In addition, Texas State Representative Dan Flynn spoke out in favor of Mrs. Golden’s efforts to save her sign. “I am shocked that TxDOT would ban a Ten Commandments sign given the robust protections the Texas legislature passed in favor of religious liberty and [am] extremely troubled by this government overreach against private property rights that is against everything our state stands for,” said Rep. Flynn, who was Co-Chairman of the House Select Committee on Transparency in State Agency Operations.
TXDOT responded positively to First Liberty’s demand letter and acknowledged that its rule was likely unlawful. The agency agreed to revise its rules regarding non-commercial signage on private property in order to protect individuals’ rights to freedom of speech.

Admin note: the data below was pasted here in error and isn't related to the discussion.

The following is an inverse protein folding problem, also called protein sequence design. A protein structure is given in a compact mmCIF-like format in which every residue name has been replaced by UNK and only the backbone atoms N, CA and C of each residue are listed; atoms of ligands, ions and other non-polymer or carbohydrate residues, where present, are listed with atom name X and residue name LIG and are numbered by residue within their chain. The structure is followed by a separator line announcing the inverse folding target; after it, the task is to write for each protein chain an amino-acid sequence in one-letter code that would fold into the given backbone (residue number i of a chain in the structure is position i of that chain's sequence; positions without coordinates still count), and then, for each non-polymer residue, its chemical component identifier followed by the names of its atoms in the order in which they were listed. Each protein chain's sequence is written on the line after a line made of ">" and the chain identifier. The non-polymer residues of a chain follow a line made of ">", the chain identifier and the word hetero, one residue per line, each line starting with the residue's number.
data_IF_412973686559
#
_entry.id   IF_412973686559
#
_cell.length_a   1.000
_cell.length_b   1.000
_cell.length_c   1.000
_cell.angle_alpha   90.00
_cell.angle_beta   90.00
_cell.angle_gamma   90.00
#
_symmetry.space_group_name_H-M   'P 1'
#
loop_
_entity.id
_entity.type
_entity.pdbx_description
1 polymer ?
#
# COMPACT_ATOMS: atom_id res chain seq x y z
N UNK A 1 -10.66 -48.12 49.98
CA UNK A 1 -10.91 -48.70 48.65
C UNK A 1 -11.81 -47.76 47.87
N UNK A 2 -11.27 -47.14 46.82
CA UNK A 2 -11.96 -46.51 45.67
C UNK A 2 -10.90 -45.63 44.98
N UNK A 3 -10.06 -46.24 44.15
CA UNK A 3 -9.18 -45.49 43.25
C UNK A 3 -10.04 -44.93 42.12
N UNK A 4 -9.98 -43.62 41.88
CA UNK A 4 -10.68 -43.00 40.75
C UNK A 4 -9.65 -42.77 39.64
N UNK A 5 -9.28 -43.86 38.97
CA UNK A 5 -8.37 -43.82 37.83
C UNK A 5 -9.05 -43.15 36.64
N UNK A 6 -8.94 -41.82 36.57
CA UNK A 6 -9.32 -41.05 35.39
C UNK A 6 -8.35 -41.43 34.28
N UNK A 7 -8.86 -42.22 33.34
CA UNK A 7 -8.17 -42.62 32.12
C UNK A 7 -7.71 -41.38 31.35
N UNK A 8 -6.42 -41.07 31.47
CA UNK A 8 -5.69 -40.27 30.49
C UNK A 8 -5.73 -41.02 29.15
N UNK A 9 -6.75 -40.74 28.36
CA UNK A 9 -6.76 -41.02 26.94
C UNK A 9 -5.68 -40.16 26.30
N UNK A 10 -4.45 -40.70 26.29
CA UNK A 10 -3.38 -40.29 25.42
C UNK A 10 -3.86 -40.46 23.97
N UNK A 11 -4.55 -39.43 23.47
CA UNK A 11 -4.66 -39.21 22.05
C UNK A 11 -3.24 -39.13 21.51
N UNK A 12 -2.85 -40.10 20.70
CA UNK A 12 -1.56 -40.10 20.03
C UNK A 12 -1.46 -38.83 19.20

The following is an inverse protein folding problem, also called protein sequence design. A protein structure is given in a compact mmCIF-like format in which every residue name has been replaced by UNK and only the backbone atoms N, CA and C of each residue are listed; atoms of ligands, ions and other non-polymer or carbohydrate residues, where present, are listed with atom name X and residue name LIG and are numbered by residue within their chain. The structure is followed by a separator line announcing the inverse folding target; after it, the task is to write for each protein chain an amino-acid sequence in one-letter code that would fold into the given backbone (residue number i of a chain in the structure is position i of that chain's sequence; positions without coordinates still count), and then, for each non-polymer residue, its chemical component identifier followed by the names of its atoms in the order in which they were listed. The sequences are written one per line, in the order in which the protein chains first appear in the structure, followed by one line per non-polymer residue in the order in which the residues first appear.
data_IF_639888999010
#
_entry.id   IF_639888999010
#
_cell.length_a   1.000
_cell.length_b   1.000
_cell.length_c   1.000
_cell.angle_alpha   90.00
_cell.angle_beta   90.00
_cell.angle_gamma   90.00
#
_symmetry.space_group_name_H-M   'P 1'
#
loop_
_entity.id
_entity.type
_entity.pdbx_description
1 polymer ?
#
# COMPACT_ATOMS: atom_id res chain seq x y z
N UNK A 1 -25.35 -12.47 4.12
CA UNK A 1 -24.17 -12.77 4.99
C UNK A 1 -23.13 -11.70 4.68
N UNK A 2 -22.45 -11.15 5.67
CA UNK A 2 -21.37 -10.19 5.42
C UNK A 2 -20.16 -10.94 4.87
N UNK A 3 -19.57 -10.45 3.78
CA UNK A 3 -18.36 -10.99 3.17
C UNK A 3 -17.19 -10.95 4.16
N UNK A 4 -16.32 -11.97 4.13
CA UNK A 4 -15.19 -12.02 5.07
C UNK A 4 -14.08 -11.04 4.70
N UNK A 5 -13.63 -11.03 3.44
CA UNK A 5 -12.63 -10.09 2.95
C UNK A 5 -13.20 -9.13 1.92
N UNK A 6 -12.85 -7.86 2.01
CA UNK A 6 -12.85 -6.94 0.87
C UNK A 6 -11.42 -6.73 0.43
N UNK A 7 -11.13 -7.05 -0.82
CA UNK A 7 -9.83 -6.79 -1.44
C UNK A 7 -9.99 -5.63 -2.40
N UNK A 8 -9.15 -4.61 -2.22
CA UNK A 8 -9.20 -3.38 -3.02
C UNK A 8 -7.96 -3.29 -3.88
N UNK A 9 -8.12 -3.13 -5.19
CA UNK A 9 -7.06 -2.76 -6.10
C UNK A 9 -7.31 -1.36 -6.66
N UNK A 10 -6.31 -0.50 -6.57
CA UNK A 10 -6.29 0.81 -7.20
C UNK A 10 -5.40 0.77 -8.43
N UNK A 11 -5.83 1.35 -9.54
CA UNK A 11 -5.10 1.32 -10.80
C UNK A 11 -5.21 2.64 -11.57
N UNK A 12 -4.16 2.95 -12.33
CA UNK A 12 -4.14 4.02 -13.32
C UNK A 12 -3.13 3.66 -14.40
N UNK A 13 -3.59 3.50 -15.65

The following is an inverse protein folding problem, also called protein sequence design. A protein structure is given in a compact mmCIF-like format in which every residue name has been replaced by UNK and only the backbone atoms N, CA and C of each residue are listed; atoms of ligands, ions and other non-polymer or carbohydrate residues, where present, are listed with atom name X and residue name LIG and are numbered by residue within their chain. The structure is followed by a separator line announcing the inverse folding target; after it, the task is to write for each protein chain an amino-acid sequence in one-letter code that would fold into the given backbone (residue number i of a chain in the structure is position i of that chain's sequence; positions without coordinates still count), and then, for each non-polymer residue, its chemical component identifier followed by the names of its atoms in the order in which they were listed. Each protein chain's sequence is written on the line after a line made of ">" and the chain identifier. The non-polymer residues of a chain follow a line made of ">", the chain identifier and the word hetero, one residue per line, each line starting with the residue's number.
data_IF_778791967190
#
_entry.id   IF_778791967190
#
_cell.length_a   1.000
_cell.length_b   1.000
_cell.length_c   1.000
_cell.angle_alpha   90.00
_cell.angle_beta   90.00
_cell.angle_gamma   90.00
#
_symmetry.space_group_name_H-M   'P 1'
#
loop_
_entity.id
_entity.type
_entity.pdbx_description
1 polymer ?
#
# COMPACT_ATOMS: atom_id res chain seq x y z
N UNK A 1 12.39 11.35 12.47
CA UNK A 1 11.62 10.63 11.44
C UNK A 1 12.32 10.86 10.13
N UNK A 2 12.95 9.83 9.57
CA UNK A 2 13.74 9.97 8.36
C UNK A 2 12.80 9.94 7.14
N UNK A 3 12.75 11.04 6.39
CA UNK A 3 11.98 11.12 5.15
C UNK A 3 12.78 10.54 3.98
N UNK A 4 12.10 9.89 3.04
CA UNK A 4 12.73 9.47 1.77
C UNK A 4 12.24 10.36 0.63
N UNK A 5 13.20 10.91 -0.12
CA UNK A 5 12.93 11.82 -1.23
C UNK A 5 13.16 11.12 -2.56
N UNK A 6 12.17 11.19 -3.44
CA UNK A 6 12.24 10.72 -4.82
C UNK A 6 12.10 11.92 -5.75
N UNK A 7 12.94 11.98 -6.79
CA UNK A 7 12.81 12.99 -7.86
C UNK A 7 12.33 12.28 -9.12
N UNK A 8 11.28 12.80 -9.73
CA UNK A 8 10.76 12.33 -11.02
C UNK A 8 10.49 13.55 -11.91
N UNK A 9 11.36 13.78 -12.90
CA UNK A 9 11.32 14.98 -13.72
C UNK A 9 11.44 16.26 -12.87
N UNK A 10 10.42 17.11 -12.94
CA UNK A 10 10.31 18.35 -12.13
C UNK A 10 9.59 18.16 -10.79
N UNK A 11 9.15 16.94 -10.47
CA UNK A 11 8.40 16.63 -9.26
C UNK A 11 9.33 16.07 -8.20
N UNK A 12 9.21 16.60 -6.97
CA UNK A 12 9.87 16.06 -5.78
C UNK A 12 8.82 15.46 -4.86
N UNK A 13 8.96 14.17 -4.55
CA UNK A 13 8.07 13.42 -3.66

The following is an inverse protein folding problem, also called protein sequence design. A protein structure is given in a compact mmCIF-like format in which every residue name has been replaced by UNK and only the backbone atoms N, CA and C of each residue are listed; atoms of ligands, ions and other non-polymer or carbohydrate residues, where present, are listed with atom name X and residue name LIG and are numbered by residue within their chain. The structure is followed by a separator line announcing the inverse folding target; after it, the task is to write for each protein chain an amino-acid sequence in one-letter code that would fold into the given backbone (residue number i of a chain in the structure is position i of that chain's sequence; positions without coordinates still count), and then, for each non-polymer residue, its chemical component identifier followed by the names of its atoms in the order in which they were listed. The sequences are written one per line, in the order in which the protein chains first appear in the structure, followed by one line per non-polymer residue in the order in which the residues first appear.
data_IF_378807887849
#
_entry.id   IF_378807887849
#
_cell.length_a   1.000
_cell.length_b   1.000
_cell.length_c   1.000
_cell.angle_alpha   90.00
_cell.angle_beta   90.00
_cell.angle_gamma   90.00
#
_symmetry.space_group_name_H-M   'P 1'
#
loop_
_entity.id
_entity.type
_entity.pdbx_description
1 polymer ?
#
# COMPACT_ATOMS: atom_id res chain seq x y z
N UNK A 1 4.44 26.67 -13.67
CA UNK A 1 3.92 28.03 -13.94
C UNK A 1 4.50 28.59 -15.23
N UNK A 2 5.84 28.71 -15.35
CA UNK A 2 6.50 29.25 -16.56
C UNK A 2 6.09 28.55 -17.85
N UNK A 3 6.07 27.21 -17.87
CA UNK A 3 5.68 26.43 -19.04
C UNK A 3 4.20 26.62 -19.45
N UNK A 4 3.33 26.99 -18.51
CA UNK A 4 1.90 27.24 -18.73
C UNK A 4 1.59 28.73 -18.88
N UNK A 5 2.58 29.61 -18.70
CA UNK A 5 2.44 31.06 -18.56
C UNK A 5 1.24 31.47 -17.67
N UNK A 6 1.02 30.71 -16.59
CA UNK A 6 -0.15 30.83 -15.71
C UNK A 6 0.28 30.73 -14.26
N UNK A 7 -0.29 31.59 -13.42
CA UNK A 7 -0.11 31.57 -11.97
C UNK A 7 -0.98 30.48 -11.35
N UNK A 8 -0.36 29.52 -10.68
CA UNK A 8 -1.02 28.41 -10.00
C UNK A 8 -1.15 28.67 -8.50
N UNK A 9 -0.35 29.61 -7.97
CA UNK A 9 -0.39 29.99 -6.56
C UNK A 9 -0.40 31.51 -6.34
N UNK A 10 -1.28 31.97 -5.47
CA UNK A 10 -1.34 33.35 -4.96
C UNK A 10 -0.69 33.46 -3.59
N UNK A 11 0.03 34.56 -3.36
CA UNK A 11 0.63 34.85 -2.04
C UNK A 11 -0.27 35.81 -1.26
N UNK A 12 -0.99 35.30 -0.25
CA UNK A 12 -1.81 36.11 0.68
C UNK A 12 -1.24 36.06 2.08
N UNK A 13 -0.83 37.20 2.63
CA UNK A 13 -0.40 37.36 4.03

In September 2014, First Liberty and TXDOT jointly announced an official change to TXDOT’s rules and regulations regarding private speech on private property. The rule change allowed Texans like Mrs. Golden to freely express their religious beliefs on their private property.
With the change in policy, signs that do not exceed 96 sq. ft. in size, sit on private property, and do not promote a business are exempt from the license, bond, and permit requirements that apply to commercial signs. Mrs. Golden’s Ten Commandments sign is 72 sq. ft. in size.
In TXDOT’s letter to Mrs. Golden announcing the new exemption, TXDOT Associate General Counsel Ronald Johnson thanked Mrs. Golden and First Liberty for bringing up the matter. He then wrote, “The rights of the citizens of Texas are better protected today because of all our efforts. This has been a civics lesson in how democratic government is supposed to work and it would not have happened without you.”